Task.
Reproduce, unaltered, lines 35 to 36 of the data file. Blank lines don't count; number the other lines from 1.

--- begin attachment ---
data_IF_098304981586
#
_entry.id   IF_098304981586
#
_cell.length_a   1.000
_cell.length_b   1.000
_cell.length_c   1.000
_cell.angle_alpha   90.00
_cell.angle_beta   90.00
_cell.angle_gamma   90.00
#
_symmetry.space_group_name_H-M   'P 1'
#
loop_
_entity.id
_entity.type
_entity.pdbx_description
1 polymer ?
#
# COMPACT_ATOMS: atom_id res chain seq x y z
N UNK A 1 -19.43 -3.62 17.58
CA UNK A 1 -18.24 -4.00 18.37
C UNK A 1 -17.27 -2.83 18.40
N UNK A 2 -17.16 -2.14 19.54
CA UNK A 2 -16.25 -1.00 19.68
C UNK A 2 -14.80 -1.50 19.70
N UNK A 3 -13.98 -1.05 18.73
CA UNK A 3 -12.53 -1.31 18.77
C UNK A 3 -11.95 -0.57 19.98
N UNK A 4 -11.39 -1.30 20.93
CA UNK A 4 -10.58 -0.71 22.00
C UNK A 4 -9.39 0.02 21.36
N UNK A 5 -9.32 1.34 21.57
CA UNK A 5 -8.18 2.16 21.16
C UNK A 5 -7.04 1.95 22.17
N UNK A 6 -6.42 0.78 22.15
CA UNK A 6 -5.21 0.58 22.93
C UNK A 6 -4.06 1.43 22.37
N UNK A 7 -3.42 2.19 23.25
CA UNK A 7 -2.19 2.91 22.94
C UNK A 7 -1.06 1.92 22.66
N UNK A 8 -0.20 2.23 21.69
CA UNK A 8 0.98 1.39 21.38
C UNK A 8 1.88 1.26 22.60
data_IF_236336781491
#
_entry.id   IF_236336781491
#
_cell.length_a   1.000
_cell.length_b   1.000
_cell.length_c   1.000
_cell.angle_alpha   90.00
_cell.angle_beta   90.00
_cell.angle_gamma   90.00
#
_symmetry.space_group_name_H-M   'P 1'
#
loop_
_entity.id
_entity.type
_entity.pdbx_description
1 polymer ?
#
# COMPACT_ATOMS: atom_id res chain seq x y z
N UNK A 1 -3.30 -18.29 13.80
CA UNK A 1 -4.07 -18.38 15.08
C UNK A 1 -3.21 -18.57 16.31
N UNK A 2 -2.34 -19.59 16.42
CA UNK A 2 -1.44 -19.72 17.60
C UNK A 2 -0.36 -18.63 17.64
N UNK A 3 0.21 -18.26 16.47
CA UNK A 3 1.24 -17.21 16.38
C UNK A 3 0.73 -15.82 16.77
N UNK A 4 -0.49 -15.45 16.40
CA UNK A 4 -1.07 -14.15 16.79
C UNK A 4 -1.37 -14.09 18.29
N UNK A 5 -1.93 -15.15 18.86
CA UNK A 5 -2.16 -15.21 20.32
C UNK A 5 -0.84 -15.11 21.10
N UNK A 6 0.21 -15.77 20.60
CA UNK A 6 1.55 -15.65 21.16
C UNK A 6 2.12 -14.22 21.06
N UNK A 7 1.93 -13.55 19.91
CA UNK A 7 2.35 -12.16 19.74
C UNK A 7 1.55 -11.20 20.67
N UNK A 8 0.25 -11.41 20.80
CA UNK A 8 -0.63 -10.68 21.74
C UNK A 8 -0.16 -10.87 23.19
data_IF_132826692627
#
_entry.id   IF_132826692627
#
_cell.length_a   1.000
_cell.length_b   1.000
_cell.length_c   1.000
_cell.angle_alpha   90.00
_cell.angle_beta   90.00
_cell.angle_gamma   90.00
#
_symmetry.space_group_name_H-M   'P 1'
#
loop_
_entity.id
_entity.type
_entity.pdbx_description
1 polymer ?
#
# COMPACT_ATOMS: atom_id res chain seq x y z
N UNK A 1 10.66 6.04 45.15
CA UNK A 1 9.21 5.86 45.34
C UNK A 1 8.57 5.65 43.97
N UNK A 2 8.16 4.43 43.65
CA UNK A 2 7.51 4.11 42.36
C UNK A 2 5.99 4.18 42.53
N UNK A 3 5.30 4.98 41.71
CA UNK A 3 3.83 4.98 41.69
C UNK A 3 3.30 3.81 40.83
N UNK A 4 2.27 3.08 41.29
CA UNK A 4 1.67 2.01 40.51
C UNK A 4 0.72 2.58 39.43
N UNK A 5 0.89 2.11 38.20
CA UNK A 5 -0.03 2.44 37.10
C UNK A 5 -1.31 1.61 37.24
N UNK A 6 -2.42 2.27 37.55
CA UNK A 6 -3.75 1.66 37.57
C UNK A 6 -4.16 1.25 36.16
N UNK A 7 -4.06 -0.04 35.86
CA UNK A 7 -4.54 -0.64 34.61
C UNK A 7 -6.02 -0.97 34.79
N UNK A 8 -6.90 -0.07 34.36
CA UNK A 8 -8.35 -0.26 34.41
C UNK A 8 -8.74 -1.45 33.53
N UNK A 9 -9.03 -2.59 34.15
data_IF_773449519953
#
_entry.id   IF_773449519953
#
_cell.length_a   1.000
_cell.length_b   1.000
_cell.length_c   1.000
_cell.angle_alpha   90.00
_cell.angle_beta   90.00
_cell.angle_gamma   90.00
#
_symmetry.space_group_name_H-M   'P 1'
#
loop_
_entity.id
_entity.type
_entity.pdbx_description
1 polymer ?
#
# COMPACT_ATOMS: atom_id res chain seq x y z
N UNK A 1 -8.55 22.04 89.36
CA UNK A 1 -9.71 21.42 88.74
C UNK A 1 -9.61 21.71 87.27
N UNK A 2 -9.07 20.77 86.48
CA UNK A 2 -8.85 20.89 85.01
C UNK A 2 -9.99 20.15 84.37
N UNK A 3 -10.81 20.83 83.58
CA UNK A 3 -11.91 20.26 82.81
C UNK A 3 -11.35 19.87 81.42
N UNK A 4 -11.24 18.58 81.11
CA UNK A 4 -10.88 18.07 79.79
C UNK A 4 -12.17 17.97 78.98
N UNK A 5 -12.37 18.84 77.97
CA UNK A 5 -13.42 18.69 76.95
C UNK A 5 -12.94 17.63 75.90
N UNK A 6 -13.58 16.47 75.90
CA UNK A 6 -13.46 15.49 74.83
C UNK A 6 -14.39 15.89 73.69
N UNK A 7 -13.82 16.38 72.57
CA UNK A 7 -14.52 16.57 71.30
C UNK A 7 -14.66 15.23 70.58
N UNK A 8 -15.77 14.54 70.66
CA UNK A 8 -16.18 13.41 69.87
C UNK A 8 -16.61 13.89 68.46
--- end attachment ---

C UNK A 5 -7.04 1.95 22.17
N UNK A 6 -6.42 0.78 22.15